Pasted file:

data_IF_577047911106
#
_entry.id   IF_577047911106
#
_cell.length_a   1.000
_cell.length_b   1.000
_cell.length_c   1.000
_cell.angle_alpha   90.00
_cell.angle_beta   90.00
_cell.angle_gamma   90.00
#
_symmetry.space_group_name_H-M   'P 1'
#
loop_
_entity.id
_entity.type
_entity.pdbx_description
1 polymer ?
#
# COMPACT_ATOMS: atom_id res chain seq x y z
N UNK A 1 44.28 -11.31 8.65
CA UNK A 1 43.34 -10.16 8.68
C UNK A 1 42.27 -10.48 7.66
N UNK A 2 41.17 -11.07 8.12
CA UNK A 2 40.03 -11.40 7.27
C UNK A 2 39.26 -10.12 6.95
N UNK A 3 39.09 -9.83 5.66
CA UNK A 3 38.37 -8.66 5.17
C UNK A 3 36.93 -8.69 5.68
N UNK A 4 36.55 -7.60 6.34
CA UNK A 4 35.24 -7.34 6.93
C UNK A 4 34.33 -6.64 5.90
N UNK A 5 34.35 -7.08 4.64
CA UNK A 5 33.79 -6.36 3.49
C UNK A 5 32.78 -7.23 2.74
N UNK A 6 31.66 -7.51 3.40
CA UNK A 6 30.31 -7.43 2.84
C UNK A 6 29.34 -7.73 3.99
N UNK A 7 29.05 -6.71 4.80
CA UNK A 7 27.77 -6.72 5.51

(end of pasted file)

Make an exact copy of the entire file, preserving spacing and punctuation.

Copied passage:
data_IF_577047911106
#
_entry.id   IF_577047911106
#
_cell.length_a   1.000
_cell.length_b   1.000
_cell.length_c   1.000
_cell.angle_alpha   90.00
_cell.angle_beta   90.00
_cell.angle_gamma   90.00
#
_symmetry.space_group_name_H-M   'P 1'
#
loop_
_entity.id
_entity.type
_entity.pdbx_description
1 polymer ?
#
# COMPACT_ATOMS: atom_id res chain seq x y z
N UNK A 1 44.28 -11.31 8.65
CA UNK A 1 43.34 -10.16 8.68
C UNK A 1 42.27 -10.48 7.66
N UNK A 2 41.17 -11.07 8.12
CA UNK A 2 40.03 -11.40 7.27
C UNK A 2 39.26 -10.12 6.95
N UNK A 3 39.09 -9.83 5.66
CA UNK A 3 38.37 -8.66 5.17
C UNK A 3 36.93 -8.69 5.68
N UNK A 4 36.55 -7.60 6.34
CA UNK A 4 35.24 -7.34 6.93
C UNK A 4 34.33 -6.64 5.90
N UNK A 5 34.35 -7.08 4.64
CA UNK A 5 33.79 -6.36 3.49
C UNK A 5 32.78 -7.23 2.74
N UNK A 6 31.66 -7.51 3.40
CA UNK A 6 30.31 -7.43 2.84
C UNK A 6 29.34 -7.73 3.99
N UNK A 7 29.05 -6.71 4.80
CA UNK A 7 27.77 -6.72 5.51